The strength of Hamilton's principle is obvious to me and I see the advantage. Now, for conservative systems we also have Maupertuis' principle that says:

$$ \delta \int p dq =0$$

and I am not sure how to derive an equation of motion from this? Is this of any use in practical computations? So, can one apply this principle for example to the harmonic oscillator?- I have never seen anybody using it.

Further, I read in Goldstein's classical Mechanics that the variation in Maupertuis' principle is not the one in Hamilton's principle, since we have constant Hamiltonian and changing time, whereas Hamilton's principle has constant time and varying Hamiltonian (in general).

I am a little bit wondering about this, since you could easily get Maupertuis' principle from Hamilton's principle: $$ \delta \int L dt = \delta \int p \dot{q} - H dt = \delta \int p \dot{q} dt = \delta \int p dq =0,$$ if $H$ is constant. Can anybody here explain to me, why we have to use a different variation and how one can use this principle?

  • $\begingroup$ ah, thank you, but can you also explain what they are good for? $\endgroup$ – Xin Wang Aug 20 '13 at 16:39
  • $\begingroup$ This is not Maupertuis' principle, but Euler's principle, the following Wikipedia page is correct. They are equivalent, but they have been formulated differently by Maupertuis and Euler around 1744. $\endgroup$ – Trimok Aug 20 '13 at 16:45
  • $\begingroup$ Related: physics.stackexchange.com/q/127320/2451 and links therein. $\endgroup$ – Qmechanic Dec 15 '15 at 13:46
  • $\begingroup$ The currently-unchallenged Wikipedia item "Principle of least action" traces that principle back, through remarks by Maupertuis, to Liebniz (and even mentions that "general relativity...can be derived" from it), although claiming that it is more accurately described as "the principle of stationary action". $\endgroup$ – Edouard Aug 1 at 2:32

In fact, Maupertuis or Euler principles of least action are historically the first formulation of a least action principle, but one have to wait Lagrange and Hamilton to have a modern version, with the so-called Euler-Lagrange equations, which allow us to obtain the equations of movement.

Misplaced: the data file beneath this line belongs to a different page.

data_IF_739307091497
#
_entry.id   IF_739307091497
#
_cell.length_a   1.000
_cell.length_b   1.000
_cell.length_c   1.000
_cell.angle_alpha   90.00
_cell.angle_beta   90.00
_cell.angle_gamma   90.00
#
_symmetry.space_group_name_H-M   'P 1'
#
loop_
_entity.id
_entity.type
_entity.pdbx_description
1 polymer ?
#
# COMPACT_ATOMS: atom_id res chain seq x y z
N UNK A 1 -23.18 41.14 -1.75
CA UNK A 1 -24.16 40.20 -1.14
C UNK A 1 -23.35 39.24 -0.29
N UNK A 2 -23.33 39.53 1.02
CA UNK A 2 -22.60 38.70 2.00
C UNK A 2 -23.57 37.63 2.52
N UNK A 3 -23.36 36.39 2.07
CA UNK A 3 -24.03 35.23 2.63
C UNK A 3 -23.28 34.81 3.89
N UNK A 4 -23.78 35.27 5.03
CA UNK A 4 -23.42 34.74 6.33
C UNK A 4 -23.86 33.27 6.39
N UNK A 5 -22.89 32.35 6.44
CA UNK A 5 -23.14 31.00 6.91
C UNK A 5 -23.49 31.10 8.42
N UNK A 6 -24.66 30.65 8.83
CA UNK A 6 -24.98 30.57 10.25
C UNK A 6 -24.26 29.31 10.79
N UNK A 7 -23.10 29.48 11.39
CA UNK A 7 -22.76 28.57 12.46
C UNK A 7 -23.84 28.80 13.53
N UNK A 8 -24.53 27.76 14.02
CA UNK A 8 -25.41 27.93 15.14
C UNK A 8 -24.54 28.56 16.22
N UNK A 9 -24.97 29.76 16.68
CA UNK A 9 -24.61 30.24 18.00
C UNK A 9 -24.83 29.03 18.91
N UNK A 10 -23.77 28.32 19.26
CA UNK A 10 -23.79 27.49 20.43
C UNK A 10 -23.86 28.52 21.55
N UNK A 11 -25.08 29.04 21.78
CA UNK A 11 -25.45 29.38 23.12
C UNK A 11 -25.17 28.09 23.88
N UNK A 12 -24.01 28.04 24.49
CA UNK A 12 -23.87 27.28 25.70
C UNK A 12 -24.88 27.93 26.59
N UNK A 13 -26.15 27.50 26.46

If I am not mistaken, you cannot deduce directly the equations of movement from the Maupertuis/Euler principles. The problem I see is that you cannot know the dependence of the potential energy $V$ in $x$, in seeing only the kinetic energy $T$.

Now, as you state, but written differently, for a movement with conservative energy, one may see that the variation of the Maupertuis' action is equivalent to the variation of the Lagrange/Hamilton action, for instance, starting with Maupertuis' principle :

$$ \delta\int (2T) dt = 0$$

We have : $2T = T + (E - V)$, so Maupertuis' principle can be written :

$$ \delta\int (E + (T-V)) dt = 0$$

But $E$ being a constant, this is not useful in the variation, so finally, we have :

$$ \delta\int (T-V) dt = 0$$ which is the usual Lagrange/Hamilton action.

But, to really have the equations of movement, you have to use a functional, that is :

$$ \delta\int L(x,\dot x,t) dt = 0$$ and this gives you, thanks to the Euler/Lagrange equations, the equations of movement.

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  • $\begingroup$ ah, so frankly speaking: They are practially useless? $\endgroup$ – Xin Wang Aug 20 '13 at 19:23
  • $\begingroup$ @Lipschitz : I think they are useless to get the equations of movement. $\endgroup$ – Trimok Aug 21 '13 at 7:23

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